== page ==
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Local

Two more cases in 'coffee fund' investigation dropped

DeKALB – Attorneys for the three remaining Northern Illinois University employees charged with felonies in connection with the "coffee fund" investigation are hopeful the trend of dropped charges will continue.

In all, DeKalb County State's Attorney Richard Schmack has dropped charges against five people charged through the NIU police investigation. Attorney J. Brick Van Der Snick believes his client will be the next to be cleared.

Mark Beaird, an inventory specialist for materials management at NIU, is represented by Van Der Snick and due in court Tuesday.

"I am extremely pleased the state's attorney office recognizes nothing illegal has taken place," Van Der Snick said in response to the dropped charges against Beaird's co-defendants. "We're hoping that since we are on next, we too will be dismissed."

After Schmack dropped charges Thursday against Michael Hall, 56, of Shannon, and Joseph Alberti, 56, of Kings, Beaird remains the only employee who was invited back to work by NIU in January that still has a pending case.

The other two charged – Lawrence Murray, 52, of Rochelle, and Kenneth Pugh, 57, of Sycamore – remain on a paid leave that started in August. Murray, manager of property control, earns $53,818, while Pugh, director of materials management, makes $108,243 annually.

Richard Larson, attorney for Pugh, said he has been in constant discussions with the university and state's attorney office to have charges dropped and Pugh reinstated. He said there has been hesitation because Pugh had a supervisory role, but Pugh never violated any laws or his job duties.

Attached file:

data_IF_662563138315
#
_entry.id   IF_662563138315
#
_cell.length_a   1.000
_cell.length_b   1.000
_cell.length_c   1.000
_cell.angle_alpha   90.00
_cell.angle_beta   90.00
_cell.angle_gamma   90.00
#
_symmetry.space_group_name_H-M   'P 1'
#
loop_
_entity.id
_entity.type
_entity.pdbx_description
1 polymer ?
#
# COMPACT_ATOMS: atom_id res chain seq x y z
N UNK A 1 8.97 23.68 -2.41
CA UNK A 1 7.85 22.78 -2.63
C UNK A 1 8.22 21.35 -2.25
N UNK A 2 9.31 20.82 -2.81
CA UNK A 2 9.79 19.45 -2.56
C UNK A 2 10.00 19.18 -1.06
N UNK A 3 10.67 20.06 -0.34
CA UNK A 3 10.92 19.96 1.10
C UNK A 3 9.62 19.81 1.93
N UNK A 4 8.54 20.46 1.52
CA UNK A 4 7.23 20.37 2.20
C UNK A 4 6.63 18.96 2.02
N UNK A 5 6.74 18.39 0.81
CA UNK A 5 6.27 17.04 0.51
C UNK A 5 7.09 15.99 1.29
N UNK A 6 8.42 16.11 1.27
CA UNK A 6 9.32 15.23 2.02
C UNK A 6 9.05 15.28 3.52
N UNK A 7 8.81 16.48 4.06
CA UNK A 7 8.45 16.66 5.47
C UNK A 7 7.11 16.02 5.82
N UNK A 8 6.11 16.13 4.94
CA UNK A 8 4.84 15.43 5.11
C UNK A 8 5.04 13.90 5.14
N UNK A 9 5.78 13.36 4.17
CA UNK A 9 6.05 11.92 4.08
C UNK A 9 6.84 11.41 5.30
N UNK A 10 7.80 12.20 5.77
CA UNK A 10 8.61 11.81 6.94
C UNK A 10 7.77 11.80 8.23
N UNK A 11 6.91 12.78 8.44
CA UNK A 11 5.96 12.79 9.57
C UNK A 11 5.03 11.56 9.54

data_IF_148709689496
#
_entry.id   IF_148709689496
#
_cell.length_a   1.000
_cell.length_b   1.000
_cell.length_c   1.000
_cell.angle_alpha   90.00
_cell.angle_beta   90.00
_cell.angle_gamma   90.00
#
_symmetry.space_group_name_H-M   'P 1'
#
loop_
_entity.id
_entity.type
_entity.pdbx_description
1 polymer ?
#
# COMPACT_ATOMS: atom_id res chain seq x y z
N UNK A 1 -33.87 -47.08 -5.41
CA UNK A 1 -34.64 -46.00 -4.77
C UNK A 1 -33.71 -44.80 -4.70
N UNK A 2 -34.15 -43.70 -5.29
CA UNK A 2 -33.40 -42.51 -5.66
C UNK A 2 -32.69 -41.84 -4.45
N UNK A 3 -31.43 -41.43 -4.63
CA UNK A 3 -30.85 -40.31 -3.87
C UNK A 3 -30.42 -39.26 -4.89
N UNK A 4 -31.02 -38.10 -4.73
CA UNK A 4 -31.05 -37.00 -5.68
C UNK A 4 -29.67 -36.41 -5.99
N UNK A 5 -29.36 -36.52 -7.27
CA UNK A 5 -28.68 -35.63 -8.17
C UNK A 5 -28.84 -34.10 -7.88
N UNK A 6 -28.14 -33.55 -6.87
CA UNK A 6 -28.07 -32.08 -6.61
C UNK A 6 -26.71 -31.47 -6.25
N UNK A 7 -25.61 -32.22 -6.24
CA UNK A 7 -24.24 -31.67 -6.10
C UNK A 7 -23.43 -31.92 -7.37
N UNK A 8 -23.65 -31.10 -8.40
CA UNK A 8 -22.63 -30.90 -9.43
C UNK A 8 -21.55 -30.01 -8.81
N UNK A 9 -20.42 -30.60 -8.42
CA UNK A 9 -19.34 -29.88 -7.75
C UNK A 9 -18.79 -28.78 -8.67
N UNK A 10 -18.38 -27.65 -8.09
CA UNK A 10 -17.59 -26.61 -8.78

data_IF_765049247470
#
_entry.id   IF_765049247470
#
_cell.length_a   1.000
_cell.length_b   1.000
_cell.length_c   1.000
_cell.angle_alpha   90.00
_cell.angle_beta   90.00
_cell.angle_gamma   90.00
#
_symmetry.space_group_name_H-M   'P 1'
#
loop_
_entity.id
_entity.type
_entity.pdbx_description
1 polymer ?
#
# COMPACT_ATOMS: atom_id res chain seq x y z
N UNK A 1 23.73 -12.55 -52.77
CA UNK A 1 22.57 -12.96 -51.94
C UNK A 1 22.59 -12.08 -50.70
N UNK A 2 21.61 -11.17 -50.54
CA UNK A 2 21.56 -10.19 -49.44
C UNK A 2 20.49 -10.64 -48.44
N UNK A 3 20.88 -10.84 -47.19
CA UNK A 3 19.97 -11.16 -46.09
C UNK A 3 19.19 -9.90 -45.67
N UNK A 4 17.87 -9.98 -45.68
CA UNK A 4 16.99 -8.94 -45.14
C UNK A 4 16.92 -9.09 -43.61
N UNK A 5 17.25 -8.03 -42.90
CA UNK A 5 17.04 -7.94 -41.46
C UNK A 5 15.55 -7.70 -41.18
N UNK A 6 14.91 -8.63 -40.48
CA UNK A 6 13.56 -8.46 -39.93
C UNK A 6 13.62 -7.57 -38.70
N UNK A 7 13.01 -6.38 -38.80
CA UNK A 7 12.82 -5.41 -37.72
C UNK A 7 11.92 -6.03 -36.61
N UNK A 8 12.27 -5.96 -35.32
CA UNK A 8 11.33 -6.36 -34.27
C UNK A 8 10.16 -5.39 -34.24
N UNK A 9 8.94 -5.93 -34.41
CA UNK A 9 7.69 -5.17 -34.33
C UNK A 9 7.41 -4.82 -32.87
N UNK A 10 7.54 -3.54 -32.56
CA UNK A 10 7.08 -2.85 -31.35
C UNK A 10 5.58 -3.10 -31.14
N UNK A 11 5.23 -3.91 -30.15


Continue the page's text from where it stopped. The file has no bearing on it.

"We've managed to demonstrate by looking at his job description ... that he was not a decision maker on issues of recycling," Larson said. "His colleagues at NIU have written a letter of support and I've tried to convey all of the positive things he has done for NIU above and beyond his job duties."

The coffee fund was an off-the-books repository for proceeds from the sale of NIU-owned scrap metal and other materials. The money was used for office retirement parties and similar expenses, university officials have said.

NIU spokesman Paul Palian said there is no timetable for Murray and Pugh to potentially return to work. Their investigation is more complex than the other cases, Palian said.

Charges have been dropped against NIU Controller Keith Jackson and employees Michael Hall, Joseph Alberti, Keenon Darlinger and Susan Zahm.

Robert Albanese, former associate vice president of the Division of Finance and Facilities at NIU, pleaded guilty in March to violating the State Property Control Act, a misdemeanor, and the felony charges against him were dropped. He was sentenced to 18 months of court supervision and fined $825.

Albanese can have the case expunged if he successfully completes court supervision.

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